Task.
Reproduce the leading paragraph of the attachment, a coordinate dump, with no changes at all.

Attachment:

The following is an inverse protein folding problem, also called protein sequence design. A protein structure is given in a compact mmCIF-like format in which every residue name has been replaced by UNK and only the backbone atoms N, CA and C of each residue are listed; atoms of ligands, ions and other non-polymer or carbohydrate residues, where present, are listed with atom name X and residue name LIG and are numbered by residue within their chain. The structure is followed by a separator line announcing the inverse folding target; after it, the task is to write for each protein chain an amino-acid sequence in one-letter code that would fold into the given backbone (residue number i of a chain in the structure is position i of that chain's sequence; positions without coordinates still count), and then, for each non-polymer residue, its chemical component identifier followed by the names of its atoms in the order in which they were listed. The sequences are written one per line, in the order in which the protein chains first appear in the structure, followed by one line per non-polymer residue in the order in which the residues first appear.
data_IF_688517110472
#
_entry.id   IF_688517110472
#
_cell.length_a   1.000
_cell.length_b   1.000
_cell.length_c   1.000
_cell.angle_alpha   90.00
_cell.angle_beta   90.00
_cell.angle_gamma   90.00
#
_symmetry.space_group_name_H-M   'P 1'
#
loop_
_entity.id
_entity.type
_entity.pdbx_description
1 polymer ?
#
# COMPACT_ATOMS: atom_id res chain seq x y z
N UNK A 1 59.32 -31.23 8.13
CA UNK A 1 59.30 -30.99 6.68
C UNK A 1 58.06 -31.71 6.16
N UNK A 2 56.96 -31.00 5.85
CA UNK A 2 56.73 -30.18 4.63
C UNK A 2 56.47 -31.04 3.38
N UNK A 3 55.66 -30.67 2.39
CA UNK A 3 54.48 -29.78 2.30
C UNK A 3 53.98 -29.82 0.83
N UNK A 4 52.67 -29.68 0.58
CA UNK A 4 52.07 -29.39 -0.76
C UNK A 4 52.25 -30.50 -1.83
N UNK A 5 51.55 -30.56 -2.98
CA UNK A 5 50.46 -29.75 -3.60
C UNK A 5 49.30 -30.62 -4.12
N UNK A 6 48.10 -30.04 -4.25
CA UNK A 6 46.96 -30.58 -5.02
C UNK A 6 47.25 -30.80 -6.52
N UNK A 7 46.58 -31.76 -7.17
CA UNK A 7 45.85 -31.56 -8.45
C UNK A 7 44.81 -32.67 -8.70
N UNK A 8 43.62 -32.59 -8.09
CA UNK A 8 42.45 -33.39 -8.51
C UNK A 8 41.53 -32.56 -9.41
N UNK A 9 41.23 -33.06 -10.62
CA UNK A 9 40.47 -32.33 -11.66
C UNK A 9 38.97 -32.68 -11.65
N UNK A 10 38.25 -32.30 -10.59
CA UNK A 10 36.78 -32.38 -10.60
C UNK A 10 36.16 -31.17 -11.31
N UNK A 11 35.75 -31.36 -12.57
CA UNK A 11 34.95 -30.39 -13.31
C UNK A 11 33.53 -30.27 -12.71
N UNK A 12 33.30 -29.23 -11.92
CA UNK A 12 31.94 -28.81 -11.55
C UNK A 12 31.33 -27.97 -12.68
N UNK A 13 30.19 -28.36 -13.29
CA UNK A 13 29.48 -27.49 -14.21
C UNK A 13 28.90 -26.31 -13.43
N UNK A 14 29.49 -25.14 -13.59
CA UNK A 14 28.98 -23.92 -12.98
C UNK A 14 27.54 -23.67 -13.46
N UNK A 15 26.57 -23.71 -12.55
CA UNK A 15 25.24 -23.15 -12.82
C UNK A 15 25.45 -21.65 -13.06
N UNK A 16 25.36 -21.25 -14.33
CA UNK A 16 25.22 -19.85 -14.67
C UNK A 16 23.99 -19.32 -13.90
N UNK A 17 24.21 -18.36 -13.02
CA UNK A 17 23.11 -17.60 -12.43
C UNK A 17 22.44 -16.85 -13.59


The following is an inverse protein folding problem, also called protein sequence design. A protein structure is given in a compact mmCIF-like format in which every residue name has been replaced by UNK and only the backbone atoms N, CA and C of each residue are listed; atoms of ligands, ions and other non-polymer or carbohydrate residues, where present, are listed with atom name X and residue name LIG and are numbered by residue within their chain. The structure is followed by a separator line announcing the inverse folding target; after it, the task is to write for each protein chain an amino-acid sequence in one-letter code that would fold into the given backbone (residue number i of a chain in the structure is position i of that chain's sequence; positions without coordinates still count), and then, for each non-polymer residue, its chemical component identifier followed by the names of its atoms in the order in which they were listed. The sequences are written one per line, in the order in which the protein chains first appear in the structure, followed by one line per non-polymer residue in the order in which the residues first appear.